Welcome to the Sacred Gyre Podcast, staying connected to your deepest values as you work for change.

In the first two episodes I talked about the purpose of this series of podcasts and what I mean when I talk about the importance of staying connected to your deepest values. But you might well ask why it matters or what's the problems? I have strong values and I'm committed to them. Why should I worry whether I can stay connected to them?

My answer in short is yes, but it's true that we are able to commit to new ways of treating each other. That does not change the fact that under stress, we often react in ways that reflect old mindsets of things like winning, no matter what.

This can take many forms, but it happens to all of us under the right circumstances. If we want to increase the likelihood that we will act according to our deepest values, we need to do things when we are not under stress, that help embed those values so they become the subconscious routine we go to when we are under stress.

Now, let's use the example of learning to ride a bicycle. When you first learn to ride, you struggle to stay upright because you have not encoded all the large number of muscle and nerve memories that will help you instantly react. After practicing for a while, those memories start to get encoded in your subconscious mind and you don't have to think about it any more.

If you learn how to ride on paved city streets and get taken to a vacation spot where there are paths with partially submerged rocks or unexpected dips in the ground, you may likely feel less competent for a while. But if you consciously practice in that environment, you will embed new encoding that makes it easier to ride the bike in a wider variety of places.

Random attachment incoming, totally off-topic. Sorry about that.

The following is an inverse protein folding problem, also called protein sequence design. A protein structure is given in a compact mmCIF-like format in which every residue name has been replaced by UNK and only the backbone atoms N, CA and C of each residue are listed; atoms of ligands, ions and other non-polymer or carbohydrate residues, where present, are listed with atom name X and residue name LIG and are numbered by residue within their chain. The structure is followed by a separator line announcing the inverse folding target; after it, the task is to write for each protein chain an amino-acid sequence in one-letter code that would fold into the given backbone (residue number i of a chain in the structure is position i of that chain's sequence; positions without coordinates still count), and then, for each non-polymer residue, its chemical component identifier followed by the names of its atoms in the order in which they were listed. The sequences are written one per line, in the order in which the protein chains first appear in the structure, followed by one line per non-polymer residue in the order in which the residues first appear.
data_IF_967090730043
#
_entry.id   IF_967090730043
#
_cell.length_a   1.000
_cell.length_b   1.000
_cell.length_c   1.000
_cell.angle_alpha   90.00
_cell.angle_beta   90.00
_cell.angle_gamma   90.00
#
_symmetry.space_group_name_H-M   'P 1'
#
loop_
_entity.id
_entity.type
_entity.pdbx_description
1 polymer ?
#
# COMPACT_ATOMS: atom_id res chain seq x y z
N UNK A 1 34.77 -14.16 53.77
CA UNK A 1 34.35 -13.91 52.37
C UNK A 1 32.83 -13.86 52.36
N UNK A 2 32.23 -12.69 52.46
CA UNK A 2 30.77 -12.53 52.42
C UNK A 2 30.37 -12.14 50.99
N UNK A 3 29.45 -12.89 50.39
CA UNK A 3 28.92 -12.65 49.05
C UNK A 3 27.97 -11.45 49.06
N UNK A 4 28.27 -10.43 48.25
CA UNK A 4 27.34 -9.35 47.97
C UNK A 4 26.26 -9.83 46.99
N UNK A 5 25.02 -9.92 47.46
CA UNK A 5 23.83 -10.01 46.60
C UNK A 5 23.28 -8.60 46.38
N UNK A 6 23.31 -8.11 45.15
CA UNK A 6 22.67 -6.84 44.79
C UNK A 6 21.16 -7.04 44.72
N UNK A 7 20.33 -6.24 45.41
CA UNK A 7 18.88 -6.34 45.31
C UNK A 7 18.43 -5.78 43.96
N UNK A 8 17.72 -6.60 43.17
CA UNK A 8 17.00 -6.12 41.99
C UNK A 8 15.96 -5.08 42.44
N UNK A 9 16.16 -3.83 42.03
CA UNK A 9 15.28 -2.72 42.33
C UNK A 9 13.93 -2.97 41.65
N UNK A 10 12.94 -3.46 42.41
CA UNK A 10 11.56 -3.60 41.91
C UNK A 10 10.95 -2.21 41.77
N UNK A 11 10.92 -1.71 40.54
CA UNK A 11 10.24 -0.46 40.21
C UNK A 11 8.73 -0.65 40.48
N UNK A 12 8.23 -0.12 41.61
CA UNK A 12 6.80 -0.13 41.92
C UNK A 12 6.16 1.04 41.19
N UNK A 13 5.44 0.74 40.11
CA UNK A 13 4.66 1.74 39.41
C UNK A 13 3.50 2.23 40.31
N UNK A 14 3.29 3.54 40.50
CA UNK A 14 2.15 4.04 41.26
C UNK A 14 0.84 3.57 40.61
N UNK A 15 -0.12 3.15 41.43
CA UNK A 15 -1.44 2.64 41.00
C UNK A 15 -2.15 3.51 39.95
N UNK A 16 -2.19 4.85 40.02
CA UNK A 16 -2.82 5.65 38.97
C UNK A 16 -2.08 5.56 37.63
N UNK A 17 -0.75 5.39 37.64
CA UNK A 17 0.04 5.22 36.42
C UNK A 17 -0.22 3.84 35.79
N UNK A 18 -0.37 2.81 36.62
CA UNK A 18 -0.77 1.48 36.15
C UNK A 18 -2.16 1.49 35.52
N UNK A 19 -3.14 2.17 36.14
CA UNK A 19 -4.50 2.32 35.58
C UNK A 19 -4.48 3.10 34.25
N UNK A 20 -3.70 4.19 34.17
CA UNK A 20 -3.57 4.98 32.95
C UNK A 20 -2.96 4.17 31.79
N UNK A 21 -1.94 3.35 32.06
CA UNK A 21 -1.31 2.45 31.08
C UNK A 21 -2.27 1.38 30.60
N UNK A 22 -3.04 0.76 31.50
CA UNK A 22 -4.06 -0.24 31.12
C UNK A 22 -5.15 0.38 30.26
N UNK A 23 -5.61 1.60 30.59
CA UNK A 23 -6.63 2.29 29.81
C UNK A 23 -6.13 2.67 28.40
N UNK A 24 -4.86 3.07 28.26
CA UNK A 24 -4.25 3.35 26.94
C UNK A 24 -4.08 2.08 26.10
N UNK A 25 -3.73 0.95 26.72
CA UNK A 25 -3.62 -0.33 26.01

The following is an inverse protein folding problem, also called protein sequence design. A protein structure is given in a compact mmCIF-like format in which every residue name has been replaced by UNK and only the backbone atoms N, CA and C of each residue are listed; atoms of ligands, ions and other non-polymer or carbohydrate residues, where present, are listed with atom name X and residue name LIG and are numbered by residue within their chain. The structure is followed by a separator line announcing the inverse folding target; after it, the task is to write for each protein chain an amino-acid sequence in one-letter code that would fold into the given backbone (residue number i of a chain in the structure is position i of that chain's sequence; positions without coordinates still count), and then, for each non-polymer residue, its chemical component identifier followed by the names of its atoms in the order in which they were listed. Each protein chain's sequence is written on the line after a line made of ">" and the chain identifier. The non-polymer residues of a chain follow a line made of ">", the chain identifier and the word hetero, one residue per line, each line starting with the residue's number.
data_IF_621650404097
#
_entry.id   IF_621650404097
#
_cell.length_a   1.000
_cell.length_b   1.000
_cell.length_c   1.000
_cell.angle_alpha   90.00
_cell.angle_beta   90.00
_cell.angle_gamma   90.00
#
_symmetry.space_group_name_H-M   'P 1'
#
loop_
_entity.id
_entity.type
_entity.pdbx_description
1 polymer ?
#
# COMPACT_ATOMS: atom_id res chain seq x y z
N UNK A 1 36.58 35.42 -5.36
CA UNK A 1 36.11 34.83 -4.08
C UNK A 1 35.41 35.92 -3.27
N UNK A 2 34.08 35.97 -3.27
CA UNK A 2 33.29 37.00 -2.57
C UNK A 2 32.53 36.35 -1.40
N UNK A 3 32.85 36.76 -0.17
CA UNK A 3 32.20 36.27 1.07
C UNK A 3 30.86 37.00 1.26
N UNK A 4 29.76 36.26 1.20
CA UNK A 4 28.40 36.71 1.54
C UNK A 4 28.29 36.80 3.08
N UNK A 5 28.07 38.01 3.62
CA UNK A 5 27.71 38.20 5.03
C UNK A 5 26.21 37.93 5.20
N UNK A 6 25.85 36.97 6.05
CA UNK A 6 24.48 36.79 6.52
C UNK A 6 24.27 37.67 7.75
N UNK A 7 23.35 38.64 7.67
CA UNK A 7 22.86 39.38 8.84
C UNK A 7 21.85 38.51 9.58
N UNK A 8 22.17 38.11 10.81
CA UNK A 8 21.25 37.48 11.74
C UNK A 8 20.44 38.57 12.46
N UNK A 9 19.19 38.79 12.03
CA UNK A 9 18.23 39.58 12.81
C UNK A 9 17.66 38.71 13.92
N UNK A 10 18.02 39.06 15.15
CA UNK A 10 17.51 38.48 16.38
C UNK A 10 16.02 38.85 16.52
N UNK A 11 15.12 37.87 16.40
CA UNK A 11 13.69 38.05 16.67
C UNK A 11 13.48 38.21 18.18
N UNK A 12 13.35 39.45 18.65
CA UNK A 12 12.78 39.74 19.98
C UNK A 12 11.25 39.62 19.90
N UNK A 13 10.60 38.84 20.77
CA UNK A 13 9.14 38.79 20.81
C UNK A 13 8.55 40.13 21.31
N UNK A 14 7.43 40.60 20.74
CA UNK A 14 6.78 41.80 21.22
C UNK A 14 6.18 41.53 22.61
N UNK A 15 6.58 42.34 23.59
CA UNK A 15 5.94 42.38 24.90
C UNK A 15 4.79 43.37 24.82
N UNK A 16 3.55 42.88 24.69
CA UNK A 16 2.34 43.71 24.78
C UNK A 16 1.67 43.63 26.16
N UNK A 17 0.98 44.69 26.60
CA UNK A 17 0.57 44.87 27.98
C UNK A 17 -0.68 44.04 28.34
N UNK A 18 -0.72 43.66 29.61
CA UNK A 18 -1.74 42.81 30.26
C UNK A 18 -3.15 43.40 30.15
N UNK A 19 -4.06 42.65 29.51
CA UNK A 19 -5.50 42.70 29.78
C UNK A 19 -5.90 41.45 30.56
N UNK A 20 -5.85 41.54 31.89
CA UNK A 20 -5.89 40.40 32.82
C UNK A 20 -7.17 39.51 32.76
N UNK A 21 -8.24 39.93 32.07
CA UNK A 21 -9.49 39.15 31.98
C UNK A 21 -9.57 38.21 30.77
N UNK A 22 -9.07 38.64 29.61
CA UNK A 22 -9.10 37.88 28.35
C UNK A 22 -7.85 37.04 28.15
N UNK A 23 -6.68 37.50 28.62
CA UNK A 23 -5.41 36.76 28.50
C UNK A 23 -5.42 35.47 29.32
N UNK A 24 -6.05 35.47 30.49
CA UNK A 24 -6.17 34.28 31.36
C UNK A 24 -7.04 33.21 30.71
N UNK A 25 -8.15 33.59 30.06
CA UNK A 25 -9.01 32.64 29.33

And having someone else go along with you to give you coaching or to learn together with you will make it easier for you to make the transition and more likely that both of you will encode those memories deep in your subconscious minds. Now, living according to your deepest values is only partially like learning to ride a bicycle.

It is in fact more complicated and having the social connections work with you has more importance. This is due to the increased role that our relationship to right and wrong plays when living our values. It is partly about being able to remember to do things like say, Ask curious questions when faced with a new social situation.

It is also about practicing and encoding what goes into your commitment to do the right thing in accordance with those values. I think there are three ways at least, that we can all learn to do this, and I can easily name how I've tried to help myself get better at it. First, we need to learn how to be present with other people under difficult circumstances.

Now I've taken classes, read books, and practiced with friends and colleagues. The primary guidelines I use to help me are transparency, saying what I know that's relevant to the situation. Curiosity, listening and asking questions in a way that invites the other person to be transparent with me.

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